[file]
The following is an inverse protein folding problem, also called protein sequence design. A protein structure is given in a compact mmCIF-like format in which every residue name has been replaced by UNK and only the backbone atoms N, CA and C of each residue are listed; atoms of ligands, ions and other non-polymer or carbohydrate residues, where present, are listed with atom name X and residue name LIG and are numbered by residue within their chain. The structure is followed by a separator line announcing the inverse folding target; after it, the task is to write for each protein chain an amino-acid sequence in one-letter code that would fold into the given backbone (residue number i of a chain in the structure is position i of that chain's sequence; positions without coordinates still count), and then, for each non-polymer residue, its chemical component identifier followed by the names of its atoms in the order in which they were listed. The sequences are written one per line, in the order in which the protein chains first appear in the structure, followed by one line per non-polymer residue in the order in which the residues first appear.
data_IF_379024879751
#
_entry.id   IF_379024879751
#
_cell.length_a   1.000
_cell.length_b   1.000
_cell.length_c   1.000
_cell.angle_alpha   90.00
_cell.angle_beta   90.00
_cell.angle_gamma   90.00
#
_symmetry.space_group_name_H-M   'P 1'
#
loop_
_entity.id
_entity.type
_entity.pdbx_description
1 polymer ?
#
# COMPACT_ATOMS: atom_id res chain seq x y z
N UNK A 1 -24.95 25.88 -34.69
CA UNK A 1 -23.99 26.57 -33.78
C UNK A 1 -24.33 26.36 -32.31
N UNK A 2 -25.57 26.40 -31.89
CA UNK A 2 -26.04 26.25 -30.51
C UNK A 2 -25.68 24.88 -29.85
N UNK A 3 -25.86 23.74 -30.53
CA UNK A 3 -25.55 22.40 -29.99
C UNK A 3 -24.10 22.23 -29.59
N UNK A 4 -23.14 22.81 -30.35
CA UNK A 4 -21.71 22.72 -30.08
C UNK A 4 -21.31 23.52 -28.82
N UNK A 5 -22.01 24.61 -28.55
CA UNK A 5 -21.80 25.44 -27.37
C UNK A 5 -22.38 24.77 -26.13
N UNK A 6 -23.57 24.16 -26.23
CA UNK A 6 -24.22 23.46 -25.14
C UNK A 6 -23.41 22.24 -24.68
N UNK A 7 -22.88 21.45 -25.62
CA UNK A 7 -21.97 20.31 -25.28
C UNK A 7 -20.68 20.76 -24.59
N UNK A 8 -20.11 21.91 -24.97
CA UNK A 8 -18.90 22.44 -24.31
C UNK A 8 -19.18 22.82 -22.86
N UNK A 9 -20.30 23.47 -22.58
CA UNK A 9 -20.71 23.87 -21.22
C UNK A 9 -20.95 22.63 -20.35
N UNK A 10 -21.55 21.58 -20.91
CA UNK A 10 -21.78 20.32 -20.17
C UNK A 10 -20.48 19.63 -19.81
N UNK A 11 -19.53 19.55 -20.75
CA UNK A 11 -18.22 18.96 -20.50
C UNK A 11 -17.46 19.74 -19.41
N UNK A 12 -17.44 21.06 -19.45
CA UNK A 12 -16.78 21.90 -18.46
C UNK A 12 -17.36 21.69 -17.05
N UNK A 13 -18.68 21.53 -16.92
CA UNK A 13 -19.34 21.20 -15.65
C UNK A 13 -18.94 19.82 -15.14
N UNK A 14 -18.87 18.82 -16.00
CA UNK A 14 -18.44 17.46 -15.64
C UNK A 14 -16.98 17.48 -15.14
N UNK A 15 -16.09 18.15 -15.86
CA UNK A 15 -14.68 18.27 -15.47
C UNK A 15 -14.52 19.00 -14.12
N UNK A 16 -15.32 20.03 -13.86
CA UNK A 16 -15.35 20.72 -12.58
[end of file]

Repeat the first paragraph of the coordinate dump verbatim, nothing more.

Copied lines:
The following is an inverse protein folding problem, also called protein sequence design. A protein structure is given in a compact mmCIF-like format in which every residue name has been replaced by UNK and only the backbone atoms N, CA and C of each residue are listed; atoms of ligands, ions and other non-polymer or carbohydrate residues, where present, are listed with atom name X and residue name LIG and are numbered by residue within their chain. The structure is followed by a separator line announcing the inverse folding target; after it, the task is to write for each protein chain an amino-acid sequence in one-letter code that would fold into the given backbone (residue number i of a chain in the structure is position i of that chain's sequence; positions without coordinates still count), and then, for each non-polymer residue, its chemical component identifier followed by the names of its atoms in the order in which they were listed. The sequences are written one per line, in the order in which the protein chains first appear in the structure, followed by one line per non-polymer residue in the order in which the residues first appear.